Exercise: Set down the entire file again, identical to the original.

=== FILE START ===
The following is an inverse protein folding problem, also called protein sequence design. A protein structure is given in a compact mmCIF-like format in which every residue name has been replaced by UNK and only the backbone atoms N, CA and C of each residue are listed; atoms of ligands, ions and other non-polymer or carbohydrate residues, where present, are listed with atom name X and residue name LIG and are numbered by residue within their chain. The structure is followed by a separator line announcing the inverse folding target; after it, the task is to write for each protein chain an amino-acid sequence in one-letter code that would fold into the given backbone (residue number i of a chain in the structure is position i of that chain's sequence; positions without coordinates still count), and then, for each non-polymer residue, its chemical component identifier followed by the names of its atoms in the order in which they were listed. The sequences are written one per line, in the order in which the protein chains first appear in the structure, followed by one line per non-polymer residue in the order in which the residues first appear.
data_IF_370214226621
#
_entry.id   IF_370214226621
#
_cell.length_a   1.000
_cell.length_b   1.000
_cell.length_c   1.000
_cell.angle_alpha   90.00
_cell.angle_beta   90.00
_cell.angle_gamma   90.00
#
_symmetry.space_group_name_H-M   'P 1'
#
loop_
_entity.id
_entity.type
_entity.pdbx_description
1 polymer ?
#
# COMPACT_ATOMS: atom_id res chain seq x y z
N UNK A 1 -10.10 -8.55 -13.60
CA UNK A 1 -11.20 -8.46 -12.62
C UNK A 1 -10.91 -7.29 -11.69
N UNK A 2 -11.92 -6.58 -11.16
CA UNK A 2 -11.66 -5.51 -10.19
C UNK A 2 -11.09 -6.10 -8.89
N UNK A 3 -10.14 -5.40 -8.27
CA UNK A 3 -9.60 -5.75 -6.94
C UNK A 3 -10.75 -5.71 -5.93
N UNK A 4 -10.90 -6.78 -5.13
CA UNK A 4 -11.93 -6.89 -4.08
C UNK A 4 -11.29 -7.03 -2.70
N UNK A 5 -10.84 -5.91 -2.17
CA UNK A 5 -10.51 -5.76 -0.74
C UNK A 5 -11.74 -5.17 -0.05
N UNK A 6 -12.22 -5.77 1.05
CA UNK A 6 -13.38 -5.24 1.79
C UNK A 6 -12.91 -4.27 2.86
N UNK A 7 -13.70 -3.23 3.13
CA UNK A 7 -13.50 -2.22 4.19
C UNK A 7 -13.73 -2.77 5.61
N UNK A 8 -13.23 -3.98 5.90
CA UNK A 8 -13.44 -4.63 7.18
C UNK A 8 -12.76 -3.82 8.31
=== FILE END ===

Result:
The following is an inverse protein folding problem, also called protein sequence design. A protein structure is given in a compact mmCIF-like format in which every residue name has been replaced by UNK and only the backbone atoms N, CA and C of each residue are listed; atoms of ligands, ions and other non-polymer or carbohydrate residues, where present, are listed with atom name X and residue name LIG and are numbered by residue within their chain. The structure is followed by a separator line announcing the inverse folding target; after it, the task is to write for each protein chain an amino-acid sequence in one-letter code that would fold into the given backbone (residue number i of a chain in the structure is position i of that chain's sequence; positions without coordinates still count), and then, for each non-polymer residue, its chemical component identifier followed by the names of its atoms in the order in which they were listed. The sequences are written one per line, in the order in which the protein chains first appear in the structure, followed by one line per non-polymer residue in the order in which the residues first appear.
data_IF_370214226621
#
_entry.id   IF_370214226621
#
_cell.length_a   1.000
_cell.length_b   1.000
_cell.length_c   1.000
_cell.angle_alpha   90.00
_cell.angle_beta   90.00
_cell.angle_gamma   90.00
#
_symmetry.space_group_name_H-M   'P 1'
#
loop_
_entity.id
_entity.type
_entity.pdbx_description
1 polymer ?
#
# COMPACT_ATOMS: atom_id res chain seq x y z
N UNK A 1 -10.10 -8.55 -13.60
CA UNK A 1 -11.20 -8.46 -12.62
C UNK A 1 -10.91 -7.29 -11.69
N UNK A 2 -11.92 -6.58 -11.16
CA UNK A 2 -11.66 -5.51 -10.19
C UNK A 2 -11.09 -6.10 -8.89
N UNK A 3 -10.14 -5.40 -8.27
CA UNK A 3 -9.60 -5.75 -6.94
C UNK A 3 -10.75 -5.71 -5.93
N UNK A 4 -10.90 -6.78 -5.13
CA UNK A 4 -11.93 -6.89 -4.08
C UNK A 4 -11.29 -7.03 -2.70
N UNK A 5 -10.84 -5.91 -2.17
CA UNK A 5 -10.51 -5.76 -0.74
C UNK A 5 -11.74 -5.17 -0.05
N UNK A 6 -12.22 -5.77 1.05
CA UNK A 6 -13.38 -5.24 1.79
C UNK A 6 -12.91 -4.27 2.86
N UNK A 7 -13.70 -3.23 3.13
CA UNK A 7 -13.50 -2.22 4.19
C UNK A 7 -13.73 -2.77 5.61
N UNK A 8 -13.23 -3.98 5.90
CA UNK A 8 -13.44 -4.63 7.18
C UNK A 8 -12.76 -3.82 8.31